"Someone must have traduced Joseph K. for without having done anything wrong he was arrested one fine morning." (Franz Kafka’s The Trial)
“These memos I wrote were not for public consumption. They lack a certain polish, I think.” (John Yoo, 3/4/09)
“With respect to the small confinement box [in which he cannot stand or sit], you have informed us that he would spend at most two hours in this box. You have informed us that your purpose in using these boxes is not to interfere with his senses or his personality, but to cause him physical discomfort that will encourage him to disclose critical information. Moreover, your imposition of time limitations on the use of either of the boxes also indicates that the use of these boxes is not designed or calculated to disrupt profoundly the senses or personality. For the larger box, in which he can both stand and sit, he may be placed in this box for up to eighteen hours at a time, while you have informed us that be will never spend more than an hour at [a] time in the smaller box. These time limits further ensure that no profound disruption of senses or personality, were it even possible, would result. As such, the use of the confinement boxes does not constitute a procedure calculated to disrupt profoundly the senses or personality.” (Memorandum for John Rizzo, Acting General Counsel of the Central Intelligence Agency, from Jay S. Bybee, Assistant Attorney General, August 1, 2002.)
So we may put him in a coffin sized box for no more than one hour at a time, or perhaps no more than two hours at a time.
"In addition to using the confinement boxes alone, you also would like to introduce an insect into one of the boxes with Zubaydah. As we understand it, you plan to inform Zubaydah that you are going to place a stinging insect into the box, but you will actually place a harmless insect in the box, such as a caterpillar. If you do so, to ensure that you are outside the predicate act requirement, you must inform him that the insects will not have a sting that would produce death or severe pain. If, however, you were to place the insect in the box without informing him that you intend to do so, then in order to not commit a predicate act you should not lead him to believe that any insect is present which has a sting that could pain or severe suffering or even cause his death." (Bybee Memo)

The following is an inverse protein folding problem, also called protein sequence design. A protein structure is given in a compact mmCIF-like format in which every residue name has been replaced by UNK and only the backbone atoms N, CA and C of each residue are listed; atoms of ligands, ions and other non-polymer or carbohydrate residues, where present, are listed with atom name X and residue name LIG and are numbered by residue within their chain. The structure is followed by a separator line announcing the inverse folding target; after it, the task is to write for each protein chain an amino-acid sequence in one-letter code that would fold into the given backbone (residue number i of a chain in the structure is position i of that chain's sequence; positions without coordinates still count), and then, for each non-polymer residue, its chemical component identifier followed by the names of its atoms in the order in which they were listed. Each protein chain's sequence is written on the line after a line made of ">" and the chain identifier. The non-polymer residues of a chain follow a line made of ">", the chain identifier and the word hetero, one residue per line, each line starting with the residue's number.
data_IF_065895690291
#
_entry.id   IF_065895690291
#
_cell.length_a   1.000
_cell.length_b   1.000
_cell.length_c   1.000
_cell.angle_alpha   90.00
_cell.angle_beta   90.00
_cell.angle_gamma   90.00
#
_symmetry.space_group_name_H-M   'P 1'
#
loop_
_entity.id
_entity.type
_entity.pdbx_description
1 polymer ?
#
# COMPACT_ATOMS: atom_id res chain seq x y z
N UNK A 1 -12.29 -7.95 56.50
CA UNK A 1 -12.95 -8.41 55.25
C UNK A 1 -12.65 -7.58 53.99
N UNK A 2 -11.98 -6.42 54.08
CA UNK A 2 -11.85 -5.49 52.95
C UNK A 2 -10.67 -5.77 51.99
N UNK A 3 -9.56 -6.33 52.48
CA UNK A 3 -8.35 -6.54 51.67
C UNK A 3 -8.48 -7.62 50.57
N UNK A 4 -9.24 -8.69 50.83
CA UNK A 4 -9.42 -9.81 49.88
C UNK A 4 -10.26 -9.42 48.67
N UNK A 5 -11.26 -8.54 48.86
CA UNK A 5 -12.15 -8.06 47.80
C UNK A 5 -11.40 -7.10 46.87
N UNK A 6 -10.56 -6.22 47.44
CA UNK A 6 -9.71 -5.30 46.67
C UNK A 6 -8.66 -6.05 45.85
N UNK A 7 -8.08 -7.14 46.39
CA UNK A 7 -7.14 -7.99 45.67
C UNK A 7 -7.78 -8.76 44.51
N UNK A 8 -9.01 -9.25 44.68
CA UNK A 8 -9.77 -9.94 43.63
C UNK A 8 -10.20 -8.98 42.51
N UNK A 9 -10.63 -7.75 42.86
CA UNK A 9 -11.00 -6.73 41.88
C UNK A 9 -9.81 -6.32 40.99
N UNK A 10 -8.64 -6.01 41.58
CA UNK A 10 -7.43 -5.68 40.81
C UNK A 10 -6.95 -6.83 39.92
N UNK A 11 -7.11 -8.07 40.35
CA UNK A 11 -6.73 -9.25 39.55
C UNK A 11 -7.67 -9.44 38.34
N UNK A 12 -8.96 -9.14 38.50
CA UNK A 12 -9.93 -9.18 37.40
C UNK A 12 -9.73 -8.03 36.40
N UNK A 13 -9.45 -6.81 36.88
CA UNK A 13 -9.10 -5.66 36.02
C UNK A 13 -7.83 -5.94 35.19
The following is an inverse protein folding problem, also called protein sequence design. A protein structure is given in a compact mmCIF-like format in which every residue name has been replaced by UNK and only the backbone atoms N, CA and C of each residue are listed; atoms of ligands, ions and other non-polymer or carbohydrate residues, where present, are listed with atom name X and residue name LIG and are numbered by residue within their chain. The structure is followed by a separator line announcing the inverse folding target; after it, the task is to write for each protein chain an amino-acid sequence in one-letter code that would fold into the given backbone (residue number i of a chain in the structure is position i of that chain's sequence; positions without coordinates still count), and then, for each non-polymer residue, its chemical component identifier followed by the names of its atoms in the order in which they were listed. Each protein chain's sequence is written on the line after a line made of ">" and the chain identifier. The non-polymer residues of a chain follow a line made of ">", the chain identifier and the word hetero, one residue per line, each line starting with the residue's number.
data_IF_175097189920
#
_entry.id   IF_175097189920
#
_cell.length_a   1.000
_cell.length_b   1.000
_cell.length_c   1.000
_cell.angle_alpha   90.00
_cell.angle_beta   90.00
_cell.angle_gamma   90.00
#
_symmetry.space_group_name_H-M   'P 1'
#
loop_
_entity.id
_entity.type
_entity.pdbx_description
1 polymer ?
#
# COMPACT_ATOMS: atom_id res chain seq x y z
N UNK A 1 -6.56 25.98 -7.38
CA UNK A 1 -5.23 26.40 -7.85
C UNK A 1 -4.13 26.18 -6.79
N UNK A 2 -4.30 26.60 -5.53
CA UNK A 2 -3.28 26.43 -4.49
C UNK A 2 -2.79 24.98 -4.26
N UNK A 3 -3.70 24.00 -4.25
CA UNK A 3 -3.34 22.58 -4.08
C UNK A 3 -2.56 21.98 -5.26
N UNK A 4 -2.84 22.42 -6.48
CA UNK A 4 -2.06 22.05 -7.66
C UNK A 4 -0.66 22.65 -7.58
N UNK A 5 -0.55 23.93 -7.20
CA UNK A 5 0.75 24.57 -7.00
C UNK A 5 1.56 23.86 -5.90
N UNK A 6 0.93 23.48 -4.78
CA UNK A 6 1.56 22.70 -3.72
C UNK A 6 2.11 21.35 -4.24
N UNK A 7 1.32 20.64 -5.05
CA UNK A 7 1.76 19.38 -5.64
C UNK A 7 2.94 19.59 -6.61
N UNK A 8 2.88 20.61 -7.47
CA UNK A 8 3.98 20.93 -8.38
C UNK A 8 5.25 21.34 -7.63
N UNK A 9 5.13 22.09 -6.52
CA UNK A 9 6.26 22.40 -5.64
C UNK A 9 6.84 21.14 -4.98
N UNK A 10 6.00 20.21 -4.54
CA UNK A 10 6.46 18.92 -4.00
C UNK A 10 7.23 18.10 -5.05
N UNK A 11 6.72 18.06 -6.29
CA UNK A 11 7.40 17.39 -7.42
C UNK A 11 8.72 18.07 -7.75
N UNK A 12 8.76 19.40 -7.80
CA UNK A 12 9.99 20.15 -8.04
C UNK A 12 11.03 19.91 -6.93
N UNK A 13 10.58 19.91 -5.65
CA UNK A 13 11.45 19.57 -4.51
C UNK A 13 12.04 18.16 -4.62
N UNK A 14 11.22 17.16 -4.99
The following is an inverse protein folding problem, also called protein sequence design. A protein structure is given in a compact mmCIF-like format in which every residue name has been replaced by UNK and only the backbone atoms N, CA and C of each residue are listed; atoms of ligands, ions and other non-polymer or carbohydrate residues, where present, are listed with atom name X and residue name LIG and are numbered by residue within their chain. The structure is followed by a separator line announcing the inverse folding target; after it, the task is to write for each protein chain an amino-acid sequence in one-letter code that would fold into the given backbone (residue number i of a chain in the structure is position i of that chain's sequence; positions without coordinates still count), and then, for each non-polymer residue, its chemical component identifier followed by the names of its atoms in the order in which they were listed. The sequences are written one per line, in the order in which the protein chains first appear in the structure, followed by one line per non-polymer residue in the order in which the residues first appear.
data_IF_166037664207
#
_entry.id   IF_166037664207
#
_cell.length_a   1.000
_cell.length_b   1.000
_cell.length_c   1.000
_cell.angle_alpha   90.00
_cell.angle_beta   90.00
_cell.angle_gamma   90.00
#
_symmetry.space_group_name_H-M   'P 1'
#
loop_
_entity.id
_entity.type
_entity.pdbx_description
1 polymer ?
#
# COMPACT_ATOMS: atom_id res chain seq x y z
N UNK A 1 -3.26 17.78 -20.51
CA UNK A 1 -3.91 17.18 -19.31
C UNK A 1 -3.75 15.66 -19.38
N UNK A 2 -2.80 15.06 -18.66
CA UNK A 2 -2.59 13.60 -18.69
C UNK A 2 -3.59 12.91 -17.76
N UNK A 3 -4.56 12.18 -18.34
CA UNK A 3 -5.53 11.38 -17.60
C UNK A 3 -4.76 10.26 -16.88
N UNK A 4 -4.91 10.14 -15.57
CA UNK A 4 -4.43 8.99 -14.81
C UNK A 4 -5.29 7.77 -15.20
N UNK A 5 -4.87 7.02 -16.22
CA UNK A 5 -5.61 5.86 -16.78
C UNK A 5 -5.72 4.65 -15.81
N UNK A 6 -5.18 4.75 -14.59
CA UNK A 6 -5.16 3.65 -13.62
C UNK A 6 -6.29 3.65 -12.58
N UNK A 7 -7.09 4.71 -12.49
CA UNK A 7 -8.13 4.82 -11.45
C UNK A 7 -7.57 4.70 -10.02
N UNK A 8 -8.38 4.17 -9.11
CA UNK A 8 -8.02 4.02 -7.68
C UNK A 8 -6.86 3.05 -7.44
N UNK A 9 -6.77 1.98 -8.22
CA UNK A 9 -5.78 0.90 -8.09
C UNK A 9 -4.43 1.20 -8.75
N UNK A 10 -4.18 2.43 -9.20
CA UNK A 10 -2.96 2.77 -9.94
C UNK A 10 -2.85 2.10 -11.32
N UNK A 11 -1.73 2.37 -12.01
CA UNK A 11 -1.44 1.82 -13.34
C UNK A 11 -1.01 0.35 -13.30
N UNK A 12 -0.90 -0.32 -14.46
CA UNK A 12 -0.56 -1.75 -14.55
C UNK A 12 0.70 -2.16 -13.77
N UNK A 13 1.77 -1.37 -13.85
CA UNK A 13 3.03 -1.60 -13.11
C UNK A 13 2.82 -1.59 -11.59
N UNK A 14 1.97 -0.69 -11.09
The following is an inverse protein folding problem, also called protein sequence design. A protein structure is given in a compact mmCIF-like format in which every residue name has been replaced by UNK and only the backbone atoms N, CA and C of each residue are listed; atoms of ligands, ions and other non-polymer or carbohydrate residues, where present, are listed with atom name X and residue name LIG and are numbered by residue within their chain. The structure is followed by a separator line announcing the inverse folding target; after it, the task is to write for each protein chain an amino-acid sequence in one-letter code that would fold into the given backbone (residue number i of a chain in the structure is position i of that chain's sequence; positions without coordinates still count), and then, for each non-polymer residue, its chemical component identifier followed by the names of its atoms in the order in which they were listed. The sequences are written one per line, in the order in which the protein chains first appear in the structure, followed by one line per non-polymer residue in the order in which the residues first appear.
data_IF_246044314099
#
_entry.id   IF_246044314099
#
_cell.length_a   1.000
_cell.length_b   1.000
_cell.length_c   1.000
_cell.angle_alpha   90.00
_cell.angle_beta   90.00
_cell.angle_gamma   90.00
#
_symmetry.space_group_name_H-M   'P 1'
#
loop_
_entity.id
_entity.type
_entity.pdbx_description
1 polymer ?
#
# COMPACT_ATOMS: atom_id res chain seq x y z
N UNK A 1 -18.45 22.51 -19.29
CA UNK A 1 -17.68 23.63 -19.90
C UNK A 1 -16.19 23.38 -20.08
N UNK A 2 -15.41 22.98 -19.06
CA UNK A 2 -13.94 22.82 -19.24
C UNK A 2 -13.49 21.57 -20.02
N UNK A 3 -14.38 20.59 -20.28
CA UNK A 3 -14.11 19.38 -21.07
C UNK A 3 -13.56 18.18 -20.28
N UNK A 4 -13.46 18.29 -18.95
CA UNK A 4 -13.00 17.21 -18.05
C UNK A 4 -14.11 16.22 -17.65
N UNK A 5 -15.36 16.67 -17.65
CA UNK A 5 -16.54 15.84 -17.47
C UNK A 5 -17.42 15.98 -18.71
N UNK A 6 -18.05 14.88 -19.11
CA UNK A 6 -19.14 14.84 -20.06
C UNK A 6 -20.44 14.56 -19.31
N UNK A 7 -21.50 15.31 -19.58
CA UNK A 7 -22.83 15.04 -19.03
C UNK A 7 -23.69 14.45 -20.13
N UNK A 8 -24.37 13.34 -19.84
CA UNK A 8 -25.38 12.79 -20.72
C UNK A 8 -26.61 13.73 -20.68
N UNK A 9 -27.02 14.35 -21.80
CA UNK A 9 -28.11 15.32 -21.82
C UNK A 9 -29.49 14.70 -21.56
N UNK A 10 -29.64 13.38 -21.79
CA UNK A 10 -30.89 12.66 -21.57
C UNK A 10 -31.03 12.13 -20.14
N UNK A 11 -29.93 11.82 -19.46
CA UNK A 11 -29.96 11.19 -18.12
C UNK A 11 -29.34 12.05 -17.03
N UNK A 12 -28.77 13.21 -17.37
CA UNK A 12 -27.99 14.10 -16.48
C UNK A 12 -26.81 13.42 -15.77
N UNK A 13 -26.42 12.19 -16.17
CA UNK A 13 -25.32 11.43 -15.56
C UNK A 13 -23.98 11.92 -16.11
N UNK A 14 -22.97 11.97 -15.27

It is permissible then to lead him to think that he is going to get stung and may suffer severely or even die from this sting, but we may not explicitly tell him this.
"As we understand it, when the waterboard is used, the subject's body responds as if the subject were drowning - even though the subject may be well aware that he is in fact not drowning. You have informed us that this procedure does not inflict actual physical harm. Thus, although the subject may experience the fear or panic associated with the feeling of drowning, the waterboard does not inflict physical pain. As we explained in the Section 2340A Memorandum, 'pain and suffering' as used in Section 2340 is best understood as a single concept, not distinct concepts of 'pain' as distinguished from 'suffering.' See Section 2340A Memorandum at 6 n3. The waterboard, which inflicts no pain or actual harm whatsoever, does not, in our view inflict 'severe pain or suffering.' Even if one were to parse the statute more finely to attempt to treat 'suffering' as a distinct concept, the waterboard could not be said to inflict severe suffering. The waterboard is simply a controlled acute episode, lacking the connotation of a protracted period of time generally given to suffering.” (Bybee Memo)
“The first level of torture employed by the Spanish Inquisition was the ‘water cure.’ Water was poured into the accused's open mouth. The linen cloth was washed into the opening of the throat, preventing the accused from spitting the water back out. The overwhelming sensation of drowning forced the accused to swallow the water. The rules of torture as written by Torquemada, a man whom historians have compared to Hitler, stipulated that no more than eight liters of water could be used in a single session.” (“Torquemada and the Spanish Inquisition” by Anthony Bruno)
“As you have explained the waterboard procedure to us, it creates in the subject the uncontrollable physiological sensation that the subject is drowning. Although the procedure will be monitored by personnel with medical training and extensive SERE school experience with this procedure who will ensure the subject's mental and physical safety, the subject is not aware of any of these precautions.” (Bybee Memo)
“A doctor observed her reactions and assessed her general condition. The mandates of the 15th Century Spanish Inquisition required the presence of a physician to monitor the health of the accused. The purpose of torture would be nullified if the accused was physically unable to hear and understand the proceedings. A confession, if it came, had to be a pure act, not the half-conscious ramblings of a mortally wounded sinner.” (“Torquemada and the Spanish Inquisition” by Anthony Bruno)
“We have been through a dark and painful chapter in our history. But at a time of great challenges and disturbing disunity, nothing will be gained by spending our time and energy laying blame for the past.” (Barack Obama, 4/16/09)